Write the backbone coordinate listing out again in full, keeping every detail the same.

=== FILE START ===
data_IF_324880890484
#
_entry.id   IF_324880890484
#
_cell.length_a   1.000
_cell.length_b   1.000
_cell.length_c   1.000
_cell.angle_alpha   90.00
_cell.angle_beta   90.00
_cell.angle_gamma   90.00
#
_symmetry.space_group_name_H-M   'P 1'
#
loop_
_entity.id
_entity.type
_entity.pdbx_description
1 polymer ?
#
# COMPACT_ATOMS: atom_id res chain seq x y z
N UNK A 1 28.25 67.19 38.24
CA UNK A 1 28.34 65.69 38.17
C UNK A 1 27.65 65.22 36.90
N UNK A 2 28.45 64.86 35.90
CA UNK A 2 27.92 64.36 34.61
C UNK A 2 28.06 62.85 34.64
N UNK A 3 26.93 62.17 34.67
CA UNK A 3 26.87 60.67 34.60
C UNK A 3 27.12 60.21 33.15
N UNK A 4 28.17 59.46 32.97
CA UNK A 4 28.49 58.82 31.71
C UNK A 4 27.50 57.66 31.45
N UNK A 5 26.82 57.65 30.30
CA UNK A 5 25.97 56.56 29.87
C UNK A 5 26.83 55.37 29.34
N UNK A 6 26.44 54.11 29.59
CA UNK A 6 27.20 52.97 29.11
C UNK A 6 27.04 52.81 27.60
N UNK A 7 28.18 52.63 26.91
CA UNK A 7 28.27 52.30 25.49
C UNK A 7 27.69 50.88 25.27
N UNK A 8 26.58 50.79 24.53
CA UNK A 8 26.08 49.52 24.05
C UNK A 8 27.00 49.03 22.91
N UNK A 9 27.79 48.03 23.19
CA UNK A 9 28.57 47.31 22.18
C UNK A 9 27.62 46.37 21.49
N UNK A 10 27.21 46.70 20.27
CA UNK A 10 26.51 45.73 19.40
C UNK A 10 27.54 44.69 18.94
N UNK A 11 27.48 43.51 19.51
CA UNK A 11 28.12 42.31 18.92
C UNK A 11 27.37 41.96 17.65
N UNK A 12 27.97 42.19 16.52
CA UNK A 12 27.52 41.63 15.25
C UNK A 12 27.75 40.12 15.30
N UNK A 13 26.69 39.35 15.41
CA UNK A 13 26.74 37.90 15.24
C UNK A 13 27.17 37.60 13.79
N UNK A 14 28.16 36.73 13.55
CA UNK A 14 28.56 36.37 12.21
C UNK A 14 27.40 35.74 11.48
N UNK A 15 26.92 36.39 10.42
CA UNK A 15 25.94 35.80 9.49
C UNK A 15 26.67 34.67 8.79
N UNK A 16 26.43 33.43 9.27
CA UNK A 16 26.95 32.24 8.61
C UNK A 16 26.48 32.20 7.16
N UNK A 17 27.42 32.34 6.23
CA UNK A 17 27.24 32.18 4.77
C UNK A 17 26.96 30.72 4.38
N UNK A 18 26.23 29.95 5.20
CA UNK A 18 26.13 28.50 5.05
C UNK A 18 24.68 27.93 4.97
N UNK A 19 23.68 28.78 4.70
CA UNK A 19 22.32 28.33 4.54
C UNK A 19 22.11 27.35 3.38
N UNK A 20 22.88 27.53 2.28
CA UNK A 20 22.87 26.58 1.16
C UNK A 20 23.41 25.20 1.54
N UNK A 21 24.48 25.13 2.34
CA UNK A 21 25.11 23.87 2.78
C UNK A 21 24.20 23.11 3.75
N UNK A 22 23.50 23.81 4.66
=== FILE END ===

data_IF_324880890484
#
_entry.id   IF_324880890484
#
_cell.length_a   1.000
_cell.length_b   1.000
_cell.length_c   1.000
_cell.angle_alpha   90.00
_cell.angle_beta   90.00
_cell.angle_gamma   90.00
#
_symmetry.space_group_name_H-M   'P 1'
#
loop_
_entity.id
_entity.type
_entity.pdbx_description
1 polymer ?
#
# COMPACT_ATOMS: atom_id res chain seq x y z
N UNK A 1 28.25 67.19 38.24
CA UNK A 1 28.34 65.69 38.17
C UNK A 1 27.65 65.22 36.90
N UNK A 2 28.45 64.86 35.90
CA UNK A 2 27.92 64.36 34.61
C UNK A 2 28.06 62.85 34.64
N UNK A 3 26.93 62.17 34.67
CA UNK A 3 26.87 60.67 34.60
C UNK A 3 27.12 60.21 33.15
N UNK A 4 28.17 59.46 32.97
CA UNK A 4 28.49 58.82 31.71
C UNK A 4 27.50 57.66 31.45
N UNK A 5 26.82 57.65 30.30
CA UNK A 5 25.97 56.56 29.87
C UNK A 5 26.83 55.37 29.34
N UNK A 6 26.44 54.11 29.59
CA UNK A 6 27.20 52.97 29.11
C UNK A 6 27.04 52.81 27.60
N UNK A 7 28.18 52.63 26.91
CA UNK A 7 28.27 52.30 25.49
C UNK A 7 27.69 50.88 25.27
N UNK A 8 26.58 50.79 24.53
CA UNK A 8 26.08 49.52 24.05
C UNK A 8 27.00 49.03 22.91
N UNK A 9 27.79 48.03 23.19
CA UNK A 9 28.57 47.31 22.18
C UNK A 9 27.62 46.37 21.49
N UNK A 10 27.21 46.70 20.27
CA UNK A 10 26.51 45.73 19.40
C UNK A 10 27.54 44.69 18.94
N UNK A 11 27.48 43.51 19.51
CA UNK A 11 28.12 42.31 18.92
C UNK A 11 27.37 41.96 17.65
N UNK A 12 27.97 42.19 16.52
CA UNK A 12 27.52 41.63 15.25
C UNK A 12 27.75 40.12 15.30
N UNK A 13 26.69 39.35 15.41
CA UNK A 13 26.74 37.90 15.24
C UNK A 13 27.17 37.60 13.79
N UNK A 14 28.16 36.73 13.55
CA UNK A 14 28.56 36.37 12.21
C UNK A 14 27.40 35.74 11.48
N UNK A 15 26.92 36.39 10.42
CA UNK A 15 25.94 35.80 9.49
C UNK A 15 26.67 34.67 8.79
N UNK A 16 26.43 33.43 9.27
CA UNK A 16 26.95 32.24 8.61
C UNK A 16 26.48 32.20 7.16
N UNK A 17 27.42 32.34 6.23
CA UNK A 17 27.24 32.18 4.77
C UNK A 17 26.96 30.72 4.38
N UNK A 18 26.23 29.95 5.20
CA UNK A 18 26.13 28.50 5.05
C UNK A 18 24.68 27.93 4.97
N UNK A 19 23.68 28.78 4.70
CA UNK A 19 22.32 28.33 4.54
C UNK A 19 22.11 27.35 3.38
N UNK A 20 22.88 27.53 2.28
CA UNK A 20 22.87 26.58 1.16
C UNK A 20 23.41 25.20 1.54
N UNK A 21 24.48 25.13 2.34
CA UNK A 21 25.11 23.87 2.78
C UNK A 21 24.20 23.11 3.75
N UNK A 22 23.50 23.81 4.66